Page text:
Cheng Kung-class frigate
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ROCS Cheng Kung (1101) and ROCS Chi Kuang (1105)
|Name:||Cheng Kung class|
|Builders:||China Shipbuilding Corporation|
|Operators:||Republic of China Navy|
|Displacement:||4,103 long tons (4,169 t) full load|
|Length:||453 ft (138 m)|
|Beam:||46.95 ft (14.31 m)|
|Propulsion:||2 × General Electric LM2500-30 gas turbines, 41,000 shp (31 MW); 2 × Auxiliary Propulsion Units, 350 hp (.25 MW)|
|Speed:||over 29 knots (54 km/h)|
|Aircraft carried:||2 × S-70C(M)-1/2|
The Cheng Kung-class frigates are guided-missile frigates (PFG) currently in service of the Republic of China (Taiwan) Navy (ROCN). They are based upon the U.S. Oliver Hazard Perry class and built by China Shipbuilding Corporation in Kaohsiung, Taiwan under license throughout the 1990s as parts of the "Kuang Hua One" patrol frigate, guided project. These frigates served as the mainstay of the ROCN's theater air defense prior to the ROCN's acquisition of Keelung (Kidd)-class destroyers in 2005.
In order to control the new weapon systems on the frigates, which Mk 92 could not integrate at the time, a second CDS, H930 MCS was installed in order to control the 8 HF-2 (or four HF-2 and four HF-3 on certain ships) and the two Bofors 40mm/L70 guns. However, the Mk 92's Harpoon mode was deleted due to the US government refusal to sell the Harpoon missile system to Taiwan at the time. Also deleted were some of Mk 92's ASW modes, along with the refusal to sell SQR-19 Towed Array sonar system.
Originally only two lead ships were going to be built to this standard, the rest of the six ships in the class were going to be built under ACS (Advance Combat System) project with a lighter AEGIS (that later became SPY-1F), 48-64 cell Mark 41 Vertical Launch System and other systems, and a 15 metres (49 ft) plug-in section. Delay in the design and budget changed the project to four ships in PFG-1101 configuration and the last four ships in ACS configuration, then more delays changed to 6+2, then 7+1. By the mid 1990s, the ROCN decided the ACS project was too risky, too long and too over budget, finally canceling it after the seventh ship was built to the PFG-1101 standard. However, enough of the long lead items were already purchased so that in late 2000, the ROCN decided to go ahead with the eighth ship's construction with PFG-1101 configuration—minus the two Bofors 40mm/L70 guns, after getting necessary funding.
The Cheng Kung class was initially fitted with 8 × Hsiung Feng II ship-to-ship missiles, instead of the Harpoon missiles that the Oliver Hazard Perry class used. In 2001, ROCS Cheng Kung (成功, PFG-1101) was refitted with four Hsiung Feng III missiles, replacing four of the Hsiung Feng II missiles. In 2009 ROCS Chi Kuang (繼光, PFG-1105) was seen with same configuration. All the other ships in the class received the new missile upon their major overhaul.
Originally, all HF-2 missiles were to be removed, while 4-8 Harpoon were to be carried in the Mk 13 launcher's magazine (with the necessary upgrade to the ship's Mk 92 CDS which had a Harpoon control mode and functionality deleted when ship was built), and 8 HF-3 supersonic AShM to put in place of 8 HF-2 AShM, giving these ships a total of 12-16 anti-ship missiles. But the Legislative Yuan refused to release funding for the CDS upgrade, and the ROCN had to settle for just 4 HF-2 and 4 HF-3 configuration. All ships had the Link 16 datalink installed.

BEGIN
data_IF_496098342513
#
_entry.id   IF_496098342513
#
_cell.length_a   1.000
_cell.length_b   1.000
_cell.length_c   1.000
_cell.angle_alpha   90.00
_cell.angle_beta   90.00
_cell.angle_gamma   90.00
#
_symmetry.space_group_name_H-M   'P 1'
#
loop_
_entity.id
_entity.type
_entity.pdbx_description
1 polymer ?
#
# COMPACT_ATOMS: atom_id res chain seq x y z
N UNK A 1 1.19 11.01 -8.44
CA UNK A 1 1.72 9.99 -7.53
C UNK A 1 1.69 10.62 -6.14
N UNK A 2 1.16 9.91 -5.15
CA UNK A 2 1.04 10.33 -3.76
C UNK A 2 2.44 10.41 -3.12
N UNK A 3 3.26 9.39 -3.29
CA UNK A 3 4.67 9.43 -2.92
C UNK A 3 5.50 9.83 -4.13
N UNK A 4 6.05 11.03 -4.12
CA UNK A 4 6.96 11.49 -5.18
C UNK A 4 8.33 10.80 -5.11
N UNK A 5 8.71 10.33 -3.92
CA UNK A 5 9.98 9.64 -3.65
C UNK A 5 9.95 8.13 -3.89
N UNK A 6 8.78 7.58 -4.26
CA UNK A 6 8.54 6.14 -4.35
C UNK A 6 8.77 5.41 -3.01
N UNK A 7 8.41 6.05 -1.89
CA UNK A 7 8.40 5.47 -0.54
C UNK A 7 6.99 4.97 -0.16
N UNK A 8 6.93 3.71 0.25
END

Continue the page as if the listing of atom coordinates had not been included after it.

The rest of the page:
Seven out of eight ships added Bofors 40 mm/L70 guns for both surface and anti-air use.
In 2014, the Republic of China Navy revealed plan to develop a naval air defense missile system derived from the land-based Sky Bow system. The Cheng Kung-class frigates are speculated to be one of the potential platforms to carry the system.
On November 5, 2012 Taiwan announced the U.S. government would sell Taiwan two additional Perry-class frigates that are about to be retired from the U.S. Navy for a cost of US$240 million to be retrofitted and delivered in 2015. Naval Vessel Transfer Act of 2013 was signed by President Obama in 2014, allowing up to four of the frigates to be sold to Taiwan. Two ships were eventually selected and were reactivated by VSE Corporation and transferred to Taiwan on 9 March 2017. These ships would replace aging Chiyang class (US ex-Knox-class frigate) vessels that joined the ROC Navy more than 20 years ago.
The Cheng Kung-class frigates are named after historical Chinese generals who were famous for defeating foreign threats.
|Ships in class|
|Name||Laid down||Launched||Commissioned||Home port||Status|
|ROCS Cheng Kung (成功, PFG2-1101)||December 21, 1990||October 5, 1991||May 7, 1993||Pescadores||Active|
|ROCS Cheng Ho (鄭和, PFG2-1103)||October 29, 1991||October 15, 1992||March 28, 1994||Pescadores||Active|
|ROCS Chi Kuang (繼光, PFG2-1105)||October 30, 1992||October 3, 1993||March 4, 1995||Pescadores||Active|
|ROCS Yueh Fei (岳飛, PFG2-1106)||September 5, 1993||August 28, 1994||February 26, 1996||Pescadores||Active|
|ROCS Tzu I (子儀, PFG2-1107)||August 7, 1994||July 13, 1995||January 9, 1997||Pescadores||Active|
|ROCS Pan Chao (班超, PFG2-1108)||July 25, 1995||July 3, 1997||December 16, 1997||Pescadores||Active|
|ROCS Chang Chien (張騫, PFG2-1109)||December 4, 1995||May 14, 1997||December 1, 1998||Pescadores||Active|
|ROCS Tian Dan (田單, PFG2-1110)||February 22, 2001||October 17, 2002||March 11, 2004||Pescadores||Active|
- PFG-2 Cheng Kung-class (Perry) Frigate - Globalsecurity
- Fast-attack boat efficacy questioned - Taipei Times
- Taiwan Navy Emphasizing Domestic Shipbuilding Program in Ongoing Maritime Restructure - USNI News
- The End of the Flimsy Surface Ship Navy is Here - Combat Reform
- Taiwan seeking Aegis destroyers from U.S.: report - Reuters
- Absalon Class Littoral Support Ships - Defense Media Network
- Why Taiwan Needs Submarines - The Heritage Foundation